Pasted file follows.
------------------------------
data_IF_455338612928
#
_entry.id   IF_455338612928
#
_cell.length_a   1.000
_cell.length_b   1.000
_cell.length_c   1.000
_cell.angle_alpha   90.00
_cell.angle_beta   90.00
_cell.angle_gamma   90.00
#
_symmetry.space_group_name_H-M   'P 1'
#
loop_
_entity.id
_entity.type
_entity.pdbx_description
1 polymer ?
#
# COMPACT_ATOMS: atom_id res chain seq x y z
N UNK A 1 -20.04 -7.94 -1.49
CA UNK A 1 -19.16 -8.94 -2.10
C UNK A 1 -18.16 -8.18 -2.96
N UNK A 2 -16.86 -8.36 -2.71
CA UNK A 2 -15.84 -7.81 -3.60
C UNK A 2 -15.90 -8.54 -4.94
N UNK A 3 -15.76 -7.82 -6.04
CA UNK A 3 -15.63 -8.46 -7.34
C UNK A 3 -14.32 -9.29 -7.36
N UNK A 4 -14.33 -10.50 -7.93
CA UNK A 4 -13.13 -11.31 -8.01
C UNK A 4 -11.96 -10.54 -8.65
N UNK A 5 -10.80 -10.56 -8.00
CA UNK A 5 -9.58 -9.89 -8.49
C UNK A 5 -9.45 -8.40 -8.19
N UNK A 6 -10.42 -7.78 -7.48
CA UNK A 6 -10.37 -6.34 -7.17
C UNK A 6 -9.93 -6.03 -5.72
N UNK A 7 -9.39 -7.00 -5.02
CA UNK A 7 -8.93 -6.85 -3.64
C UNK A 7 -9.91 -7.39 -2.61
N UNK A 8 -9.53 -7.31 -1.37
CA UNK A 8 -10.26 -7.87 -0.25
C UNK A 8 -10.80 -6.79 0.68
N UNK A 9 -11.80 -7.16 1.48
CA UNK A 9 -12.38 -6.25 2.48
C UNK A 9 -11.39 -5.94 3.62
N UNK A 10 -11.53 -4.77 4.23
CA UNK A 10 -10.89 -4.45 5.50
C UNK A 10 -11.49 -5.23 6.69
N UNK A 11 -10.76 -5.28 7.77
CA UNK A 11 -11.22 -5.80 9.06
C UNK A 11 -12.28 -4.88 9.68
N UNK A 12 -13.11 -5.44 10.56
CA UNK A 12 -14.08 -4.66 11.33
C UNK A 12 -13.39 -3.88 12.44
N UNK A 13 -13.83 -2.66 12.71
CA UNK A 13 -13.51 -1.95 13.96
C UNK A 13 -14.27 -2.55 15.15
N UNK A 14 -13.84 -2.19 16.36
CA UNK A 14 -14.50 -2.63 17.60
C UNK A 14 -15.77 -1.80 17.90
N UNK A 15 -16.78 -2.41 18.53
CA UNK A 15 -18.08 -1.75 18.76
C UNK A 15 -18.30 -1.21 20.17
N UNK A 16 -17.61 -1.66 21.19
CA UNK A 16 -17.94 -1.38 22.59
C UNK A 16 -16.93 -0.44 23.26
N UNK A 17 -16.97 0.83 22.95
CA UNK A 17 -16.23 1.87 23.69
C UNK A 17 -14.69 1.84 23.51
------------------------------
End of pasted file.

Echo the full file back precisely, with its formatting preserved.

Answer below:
data_IF_455338612928
#
_entry.id   IF_455338612928
#
_cell.length_a   1.000
_cell.length_b   1.000
_cell.length_c   1.000
_cell.angle_alpha   90.00
_cell.angle_beta   90.00
_cell.angle_gamma   90.00
#
_symmetry.space_group_name_H-M   'P 1'
#
loop_
_entity.id
_entity.type
_entity.pdbx_description
1 polymer ?
#
# COMPACT_ATOMS: atom_id res chain seq x y z
N UNK A 1 -20.04 -7.94 -1.49
CA UNK A 1 -19.16 -8.94 -2.10
C UNK A 1 -18.16 -8.18 -2.96
N UNK A 2 -16.86 -8.36 -2.71
CA UNK A 2 -15.84 -7.81 -3.60
C UNK A 2 -15.90 -8.54 -4.94
N UNK A 3 -15.76 -7.82 -6.04
CA UNK A 3 -15.63 -8.46 -7.34
C UNK A 3 -14.32 -9.29 -7.36
N UNK A 4 -14.33 -10.50 -7.93
CA UNK A 4 -13.13 -11.31 -8.01
C UNK A 4 -11.96 -10.54 -8.65
N UNK A 5 -10.80 -10.56 -8.00
CA UNK A 5 -9.58 -9.89 -8.49
C UNK A 5 -9.45 -8.40 -8.19
N UNK A 6 -10.42 -7.78 -7.48
CA UNK A 6 -10.37 -6.34 -7.17
C UNK A 6 -9.93 -6.03 -5.72
N UNK A 7 -9.39 -7.00 -5.02
CA UNK A 7 -8.93 -6.85 -3.64
C UNK A 7 -9.91 -7.39 -2.61
N UNK A 8 -9.53 -7.31 -1.37
CA UNK A 8 -10.26 -7.87 -0.25
C UNK A 8 -10.80 -6.79 0.68
N UNK A 9 -11.80 -7.16 1.48
CA UNK A 9 -12.38 -6.25 2.48
C UNK A 9 -11.39 -5.94 3.62
N UNK A 10 -11.53 -4.77 4.23
CA UNK A 10 -10.89 -4.45 5.50
C UNK A 10 -11.49 -5.23 6.69
N UNK A 11 -10.76 -5.28 7.77
CA UNK A 11 -11.22 -5.80 9.06
C UNK A 11 -12.28 -4.88 9.68
N UNK A 12 -13.11 -5.44 10.56
CA UNK A 12 -14.08 -4.66 11.33
C UNK A 12 -13.39 -3.88 12.44
N UNK A 13 -13.83 -2.66 12.71
CA UNK A 13 -13.51 -1.95 13.96
C UNK A 13 -14.27 -2.55 15.15
N UNK A 14 -13.84 -2.19 16.36
CA UNK A 14 -14.50 -2.63 17.60
C UNK A 14 -15.77 -1.80 17.90
N UNK A 15 -16.78 -2.41 18.53
CA UNK A 15 -18.08 -1.75 18.76
C UNK A 15 -18.30 -1.21 20.17
N UNK A 16 -17.61 -1.66 21.19
CA UNK A 16 -17.94 -1.38 22.59
C UNK A 16 -16.93 -0.44 23.26
N UNK A 17 -16.97 0.83 22.95
CA UNK A 17 -16.23 1.87 23.69
C UNK A 17 -14.69 1.84 23.51